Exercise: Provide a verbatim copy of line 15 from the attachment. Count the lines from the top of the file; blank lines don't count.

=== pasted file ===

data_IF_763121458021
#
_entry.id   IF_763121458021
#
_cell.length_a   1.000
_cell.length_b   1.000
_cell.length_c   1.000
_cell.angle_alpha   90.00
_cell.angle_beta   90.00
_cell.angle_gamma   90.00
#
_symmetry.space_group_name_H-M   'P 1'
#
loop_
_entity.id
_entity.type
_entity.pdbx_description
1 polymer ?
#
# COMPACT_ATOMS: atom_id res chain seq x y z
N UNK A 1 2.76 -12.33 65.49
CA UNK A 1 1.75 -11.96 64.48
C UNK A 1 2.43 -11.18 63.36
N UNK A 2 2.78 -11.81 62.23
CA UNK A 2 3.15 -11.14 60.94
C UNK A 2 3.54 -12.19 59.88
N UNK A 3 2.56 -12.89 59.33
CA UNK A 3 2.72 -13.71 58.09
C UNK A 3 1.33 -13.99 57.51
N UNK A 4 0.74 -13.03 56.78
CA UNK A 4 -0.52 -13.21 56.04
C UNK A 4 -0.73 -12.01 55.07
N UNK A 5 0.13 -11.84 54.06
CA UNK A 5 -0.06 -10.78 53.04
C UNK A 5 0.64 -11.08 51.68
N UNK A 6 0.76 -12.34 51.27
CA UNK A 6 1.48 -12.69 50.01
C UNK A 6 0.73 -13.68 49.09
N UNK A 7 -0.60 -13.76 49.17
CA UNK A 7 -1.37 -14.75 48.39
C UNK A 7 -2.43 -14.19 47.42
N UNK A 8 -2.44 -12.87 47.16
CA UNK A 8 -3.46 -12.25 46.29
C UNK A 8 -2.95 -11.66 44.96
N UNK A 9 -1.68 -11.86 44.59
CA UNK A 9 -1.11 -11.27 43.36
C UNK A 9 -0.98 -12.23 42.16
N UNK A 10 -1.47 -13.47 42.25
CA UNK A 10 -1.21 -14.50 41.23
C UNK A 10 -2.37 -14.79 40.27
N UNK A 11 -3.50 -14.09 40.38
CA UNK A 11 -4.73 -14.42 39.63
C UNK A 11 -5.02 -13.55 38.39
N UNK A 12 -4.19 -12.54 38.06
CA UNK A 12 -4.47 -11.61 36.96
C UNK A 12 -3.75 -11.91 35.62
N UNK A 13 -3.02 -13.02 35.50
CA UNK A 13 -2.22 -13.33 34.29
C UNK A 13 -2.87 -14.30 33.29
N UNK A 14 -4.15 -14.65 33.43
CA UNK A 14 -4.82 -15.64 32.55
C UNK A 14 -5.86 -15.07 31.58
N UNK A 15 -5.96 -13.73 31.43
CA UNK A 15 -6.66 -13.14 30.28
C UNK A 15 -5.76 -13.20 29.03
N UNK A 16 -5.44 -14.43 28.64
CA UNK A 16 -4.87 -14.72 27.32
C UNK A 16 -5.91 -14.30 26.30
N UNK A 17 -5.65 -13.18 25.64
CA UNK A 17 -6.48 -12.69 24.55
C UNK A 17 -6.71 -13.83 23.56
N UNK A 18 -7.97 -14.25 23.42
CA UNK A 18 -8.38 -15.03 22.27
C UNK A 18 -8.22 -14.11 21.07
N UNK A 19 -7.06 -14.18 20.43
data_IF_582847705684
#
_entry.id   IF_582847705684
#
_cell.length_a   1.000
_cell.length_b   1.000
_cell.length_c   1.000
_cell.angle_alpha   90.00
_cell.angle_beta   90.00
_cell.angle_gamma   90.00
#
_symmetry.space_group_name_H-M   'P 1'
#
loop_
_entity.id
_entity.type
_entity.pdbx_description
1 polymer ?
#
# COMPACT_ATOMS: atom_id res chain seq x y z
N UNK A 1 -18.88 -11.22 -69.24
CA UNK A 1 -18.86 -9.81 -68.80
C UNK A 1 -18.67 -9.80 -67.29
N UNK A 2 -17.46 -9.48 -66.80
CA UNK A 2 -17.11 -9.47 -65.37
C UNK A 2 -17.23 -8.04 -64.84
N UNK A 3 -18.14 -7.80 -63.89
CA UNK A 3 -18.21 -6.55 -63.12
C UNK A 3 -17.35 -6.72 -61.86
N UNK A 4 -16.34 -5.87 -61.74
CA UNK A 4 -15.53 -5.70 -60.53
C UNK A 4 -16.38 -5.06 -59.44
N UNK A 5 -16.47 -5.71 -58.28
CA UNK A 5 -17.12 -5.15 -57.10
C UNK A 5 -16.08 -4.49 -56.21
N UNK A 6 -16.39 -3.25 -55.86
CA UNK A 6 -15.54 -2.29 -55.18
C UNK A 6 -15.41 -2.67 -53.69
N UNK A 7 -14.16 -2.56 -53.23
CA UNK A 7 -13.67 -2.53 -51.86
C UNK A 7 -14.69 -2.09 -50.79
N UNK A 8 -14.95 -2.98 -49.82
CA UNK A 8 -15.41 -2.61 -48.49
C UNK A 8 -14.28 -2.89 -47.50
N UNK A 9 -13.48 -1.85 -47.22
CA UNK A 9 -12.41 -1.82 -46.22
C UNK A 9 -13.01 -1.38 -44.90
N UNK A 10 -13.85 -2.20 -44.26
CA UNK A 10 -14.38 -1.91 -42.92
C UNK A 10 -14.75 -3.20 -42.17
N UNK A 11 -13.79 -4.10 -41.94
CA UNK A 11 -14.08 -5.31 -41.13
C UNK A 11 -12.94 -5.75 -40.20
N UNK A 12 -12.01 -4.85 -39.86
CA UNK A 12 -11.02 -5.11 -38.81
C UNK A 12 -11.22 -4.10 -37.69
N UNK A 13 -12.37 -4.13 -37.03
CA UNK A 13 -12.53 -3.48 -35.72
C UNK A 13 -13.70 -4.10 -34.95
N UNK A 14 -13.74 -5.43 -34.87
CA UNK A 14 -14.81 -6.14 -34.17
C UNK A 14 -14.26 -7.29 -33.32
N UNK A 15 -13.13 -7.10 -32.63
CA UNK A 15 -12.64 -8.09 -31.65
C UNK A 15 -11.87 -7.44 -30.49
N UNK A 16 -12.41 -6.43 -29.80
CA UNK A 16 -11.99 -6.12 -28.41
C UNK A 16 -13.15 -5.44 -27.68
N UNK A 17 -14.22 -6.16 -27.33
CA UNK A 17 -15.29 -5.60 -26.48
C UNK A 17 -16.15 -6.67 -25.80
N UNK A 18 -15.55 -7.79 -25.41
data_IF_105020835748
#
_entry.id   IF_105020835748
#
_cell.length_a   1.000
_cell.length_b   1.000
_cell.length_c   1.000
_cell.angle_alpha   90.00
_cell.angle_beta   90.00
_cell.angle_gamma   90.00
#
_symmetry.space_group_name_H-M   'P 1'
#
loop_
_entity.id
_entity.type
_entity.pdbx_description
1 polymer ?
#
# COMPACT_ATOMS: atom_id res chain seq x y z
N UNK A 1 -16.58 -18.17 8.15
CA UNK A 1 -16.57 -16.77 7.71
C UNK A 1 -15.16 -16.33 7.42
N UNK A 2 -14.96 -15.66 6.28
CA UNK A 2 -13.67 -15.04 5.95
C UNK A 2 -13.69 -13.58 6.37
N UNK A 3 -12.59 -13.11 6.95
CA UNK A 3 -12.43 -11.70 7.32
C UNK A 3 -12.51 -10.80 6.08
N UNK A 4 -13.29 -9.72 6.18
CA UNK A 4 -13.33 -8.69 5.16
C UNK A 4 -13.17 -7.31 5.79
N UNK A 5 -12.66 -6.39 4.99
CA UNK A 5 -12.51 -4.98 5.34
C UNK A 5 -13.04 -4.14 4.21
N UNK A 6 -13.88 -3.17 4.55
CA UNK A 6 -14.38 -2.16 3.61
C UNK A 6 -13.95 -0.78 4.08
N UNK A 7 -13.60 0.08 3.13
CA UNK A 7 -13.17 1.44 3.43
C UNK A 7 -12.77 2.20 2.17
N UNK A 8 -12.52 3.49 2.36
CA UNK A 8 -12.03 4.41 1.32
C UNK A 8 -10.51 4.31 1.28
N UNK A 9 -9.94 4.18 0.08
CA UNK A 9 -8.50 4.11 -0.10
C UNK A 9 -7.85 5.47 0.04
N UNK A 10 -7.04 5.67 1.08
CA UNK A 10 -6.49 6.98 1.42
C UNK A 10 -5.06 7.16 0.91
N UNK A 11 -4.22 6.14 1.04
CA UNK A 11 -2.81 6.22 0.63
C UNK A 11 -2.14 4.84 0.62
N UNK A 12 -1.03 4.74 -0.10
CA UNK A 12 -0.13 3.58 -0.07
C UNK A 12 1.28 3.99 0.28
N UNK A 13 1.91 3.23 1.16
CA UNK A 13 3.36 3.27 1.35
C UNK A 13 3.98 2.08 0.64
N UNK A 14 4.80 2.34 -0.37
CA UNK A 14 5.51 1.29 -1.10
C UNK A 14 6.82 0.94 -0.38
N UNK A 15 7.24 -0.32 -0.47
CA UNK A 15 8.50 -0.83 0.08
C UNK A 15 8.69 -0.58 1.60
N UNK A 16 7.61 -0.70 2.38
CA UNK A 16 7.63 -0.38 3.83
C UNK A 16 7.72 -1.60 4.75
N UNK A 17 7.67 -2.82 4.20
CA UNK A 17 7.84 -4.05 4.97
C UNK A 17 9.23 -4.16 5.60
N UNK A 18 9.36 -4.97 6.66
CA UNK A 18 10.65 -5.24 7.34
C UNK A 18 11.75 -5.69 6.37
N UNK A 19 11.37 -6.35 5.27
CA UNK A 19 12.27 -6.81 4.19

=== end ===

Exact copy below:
_entity.id